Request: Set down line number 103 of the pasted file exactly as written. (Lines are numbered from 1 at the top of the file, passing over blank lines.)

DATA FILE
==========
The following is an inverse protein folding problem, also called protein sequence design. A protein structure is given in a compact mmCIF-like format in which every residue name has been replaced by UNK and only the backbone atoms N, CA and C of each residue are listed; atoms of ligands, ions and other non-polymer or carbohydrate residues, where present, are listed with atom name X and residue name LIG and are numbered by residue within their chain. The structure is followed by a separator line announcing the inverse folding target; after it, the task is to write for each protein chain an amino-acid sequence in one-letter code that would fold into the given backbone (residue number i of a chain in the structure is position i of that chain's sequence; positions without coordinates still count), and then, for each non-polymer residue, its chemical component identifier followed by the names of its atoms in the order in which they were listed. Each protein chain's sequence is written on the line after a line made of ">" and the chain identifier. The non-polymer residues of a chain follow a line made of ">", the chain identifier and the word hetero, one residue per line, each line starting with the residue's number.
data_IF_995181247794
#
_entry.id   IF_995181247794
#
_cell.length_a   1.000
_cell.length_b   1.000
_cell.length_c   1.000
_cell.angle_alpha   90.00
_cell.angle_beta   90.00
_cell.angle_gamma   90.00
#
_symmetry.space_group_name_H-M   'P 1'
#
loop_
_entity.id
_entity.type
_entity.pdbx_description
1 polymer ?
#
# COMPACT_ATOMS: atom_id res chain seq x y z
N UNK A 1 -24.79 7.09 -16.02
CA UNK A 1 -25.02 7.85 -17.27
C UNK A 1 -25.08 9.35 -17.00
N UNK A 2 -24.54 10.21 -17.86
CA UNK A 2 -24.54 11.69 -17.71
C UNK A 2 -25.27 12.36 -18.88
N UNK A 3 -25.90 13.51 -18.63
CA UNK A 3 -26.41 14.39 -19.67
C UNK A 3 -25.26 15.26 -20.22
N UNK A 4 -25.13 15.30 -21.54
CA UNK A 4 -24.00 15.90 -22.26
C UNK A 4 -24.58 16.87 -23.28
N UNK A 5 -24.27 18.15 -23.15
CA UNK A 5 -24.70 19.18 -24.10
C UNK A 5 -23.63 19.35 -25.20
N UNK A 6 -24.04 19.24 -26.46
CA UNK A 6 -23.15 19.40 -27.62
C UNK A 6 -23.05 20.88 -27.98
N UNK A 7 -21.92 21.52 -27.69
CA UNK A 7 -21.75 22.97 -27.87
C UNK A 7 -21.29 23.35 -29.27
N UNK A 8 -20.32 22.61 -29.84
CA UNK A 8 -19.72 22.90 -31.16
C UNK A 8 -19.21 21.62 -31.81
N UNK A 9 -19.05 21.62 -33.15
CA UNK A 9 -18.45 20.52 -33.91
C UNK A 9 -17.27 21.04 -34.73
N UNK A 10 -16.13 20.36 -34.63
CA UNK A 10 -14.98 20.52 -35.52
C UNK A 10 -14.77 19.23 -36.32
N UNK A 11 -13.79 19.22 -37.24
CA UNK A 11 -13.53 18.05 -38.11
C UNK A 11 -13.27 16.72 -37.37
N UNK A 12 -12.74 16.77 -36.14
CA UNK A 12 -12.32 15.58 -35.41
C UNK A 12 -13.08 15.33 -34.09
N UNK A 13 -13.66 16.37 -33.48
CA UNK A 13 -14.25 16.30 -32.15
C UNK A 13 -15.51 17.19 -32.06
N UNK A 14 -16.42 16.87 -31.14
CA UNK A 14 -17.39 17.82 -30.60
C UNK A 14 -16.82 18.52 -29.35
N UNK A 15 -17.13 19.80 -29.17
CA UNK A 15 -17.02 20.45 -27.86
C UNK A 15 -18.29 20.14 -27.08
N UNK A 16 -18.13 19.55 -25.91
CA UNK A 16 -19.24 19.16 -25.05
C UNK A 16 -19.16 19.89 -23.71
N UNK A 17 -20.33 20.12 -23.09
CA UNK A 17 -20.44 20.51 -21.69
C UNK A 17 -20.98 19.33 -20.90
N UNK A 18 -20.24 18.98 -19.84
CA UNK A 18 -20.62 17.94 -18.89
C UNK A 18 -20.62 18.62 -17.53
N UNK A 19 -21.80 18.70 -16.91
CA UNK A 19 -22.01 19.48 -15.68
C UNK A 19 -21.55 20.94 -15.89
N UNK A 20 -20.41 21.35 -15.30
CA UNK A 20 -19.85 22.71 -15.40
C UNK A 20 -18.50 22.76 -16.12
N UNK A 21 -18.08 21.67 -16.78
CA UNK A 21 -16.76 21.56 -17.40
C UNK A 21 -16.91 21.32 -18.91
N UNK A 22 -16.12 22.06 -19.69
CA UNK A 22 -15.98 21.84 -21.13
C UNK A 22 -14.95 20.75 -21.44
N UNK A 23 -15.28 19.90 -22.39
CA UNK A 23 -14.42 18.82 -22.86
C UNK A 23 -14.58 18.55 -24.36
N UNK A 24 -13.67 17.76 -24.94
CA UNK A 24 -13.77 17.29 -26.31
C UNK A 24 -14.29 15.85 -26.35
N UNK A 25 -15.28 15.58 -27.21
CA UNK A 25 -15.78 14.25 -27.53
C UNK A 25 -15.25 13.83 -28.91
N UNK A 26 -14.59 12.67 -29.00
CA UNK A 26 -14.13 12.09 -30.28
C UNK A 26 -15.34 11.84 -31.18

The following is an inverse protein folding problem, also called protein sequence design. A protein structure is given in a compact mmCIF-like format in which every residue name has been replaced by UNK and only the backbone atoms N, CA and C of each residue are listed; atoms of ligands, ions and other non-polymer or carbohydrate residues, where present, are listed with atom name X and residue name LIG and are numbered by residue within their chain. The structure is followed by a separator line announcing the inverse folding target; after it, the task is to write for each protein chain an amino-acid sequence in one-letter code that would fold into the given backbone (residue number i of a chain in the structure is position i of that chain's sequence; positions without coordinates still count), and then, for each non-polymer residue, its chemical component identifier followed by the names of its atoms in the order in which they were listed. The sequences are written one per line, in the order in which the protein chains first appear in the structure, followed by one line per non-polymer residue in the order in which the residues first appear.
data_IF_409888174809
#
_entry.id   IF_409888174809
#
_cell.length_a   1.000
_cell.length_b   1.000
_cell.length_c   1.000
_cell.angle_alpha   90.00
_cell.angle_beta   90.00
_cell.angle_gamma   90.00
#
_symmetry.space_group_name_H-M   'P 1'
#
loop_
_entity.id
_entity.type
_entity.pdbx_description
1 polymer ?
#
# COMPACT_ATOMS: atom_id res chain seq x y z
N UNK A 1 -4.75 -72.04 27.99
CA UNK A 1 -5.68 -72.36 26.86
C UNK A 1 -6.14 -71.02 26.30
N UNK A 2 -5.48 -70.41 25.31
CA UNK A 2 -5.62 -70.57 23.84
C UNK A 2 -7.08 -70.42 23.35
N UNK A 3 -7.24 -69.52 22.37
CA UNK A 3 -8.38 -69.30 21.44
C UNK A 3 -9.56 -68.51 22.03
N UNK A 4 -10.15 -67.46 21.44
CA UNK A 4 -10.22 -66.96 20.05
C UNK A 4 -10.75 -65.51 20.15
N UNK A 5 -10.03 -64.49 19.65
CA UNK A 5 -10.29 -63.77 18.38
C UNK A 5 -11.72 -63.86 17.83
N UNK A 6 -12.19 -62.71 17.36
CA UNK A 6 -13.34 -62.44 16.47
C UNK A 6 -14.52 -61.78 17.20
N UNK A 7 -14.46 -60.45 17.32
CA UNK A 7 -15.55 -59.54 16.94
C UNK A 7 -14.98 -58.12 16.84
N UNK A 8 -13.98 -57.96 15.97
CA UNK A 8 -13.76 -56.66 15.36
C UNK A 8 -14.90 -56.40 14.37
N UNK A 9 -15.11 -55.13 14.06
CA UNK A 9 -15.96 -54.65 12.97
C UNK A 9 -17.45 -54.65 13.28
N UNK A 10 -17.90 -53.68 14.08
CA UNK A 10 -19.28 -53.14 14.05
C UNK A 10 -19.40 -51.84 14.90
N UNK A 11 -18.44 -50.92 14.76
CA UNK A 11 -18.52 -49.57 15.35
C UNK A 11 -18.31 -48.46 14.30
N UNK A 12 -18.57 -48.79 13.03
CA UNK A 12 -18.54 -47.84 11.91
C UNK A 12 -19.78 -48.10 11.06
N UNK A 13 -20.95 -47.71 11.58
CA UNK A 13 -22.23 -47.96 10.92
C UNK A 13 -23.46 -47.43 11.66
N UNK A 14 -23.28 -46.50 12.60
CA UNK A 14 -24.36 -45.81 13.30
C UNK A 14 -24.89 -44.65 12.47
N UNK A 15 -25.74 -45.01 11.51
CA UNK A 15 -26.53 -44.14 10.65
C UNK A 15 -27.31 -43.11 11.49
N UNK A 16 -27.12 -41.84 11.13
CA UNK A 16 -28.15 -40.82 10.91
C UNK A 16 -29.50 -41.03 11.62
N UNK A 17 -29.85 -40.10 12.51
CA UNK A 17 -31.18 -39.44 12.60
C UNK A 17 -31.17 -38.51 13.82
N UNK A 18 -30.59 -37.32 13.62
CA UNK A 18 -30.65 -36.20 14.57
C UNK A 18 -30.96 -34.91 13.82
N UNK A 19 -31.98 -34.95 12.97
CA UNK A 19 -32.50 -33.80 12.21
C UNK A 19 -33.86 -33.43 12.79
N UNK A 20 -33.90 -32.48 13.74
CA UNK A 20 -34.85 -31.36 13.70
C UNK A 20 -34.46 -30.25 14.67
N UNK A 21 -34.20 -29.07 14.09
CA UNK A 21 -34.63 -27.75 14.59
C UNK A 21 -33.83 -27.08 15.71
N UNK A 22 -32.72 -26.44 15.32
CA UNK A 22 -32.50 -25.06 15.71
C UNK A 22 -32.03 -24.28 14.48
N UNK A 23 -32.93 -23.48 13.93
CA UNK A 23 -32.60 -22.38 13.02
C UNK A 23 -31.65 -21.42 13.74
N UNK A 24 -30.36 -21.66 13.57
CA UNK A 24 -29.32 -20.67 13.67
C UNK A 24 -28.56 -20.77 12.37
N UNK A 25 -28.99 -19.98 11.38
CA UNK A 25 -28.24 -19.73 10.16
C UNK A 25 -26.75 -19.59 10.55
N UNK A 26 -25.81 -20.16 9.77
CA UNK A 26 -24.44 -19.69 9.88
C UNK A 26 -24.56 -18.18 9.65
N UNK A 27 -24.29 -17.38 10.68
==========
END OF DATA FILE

_entry.id   IF_409888174809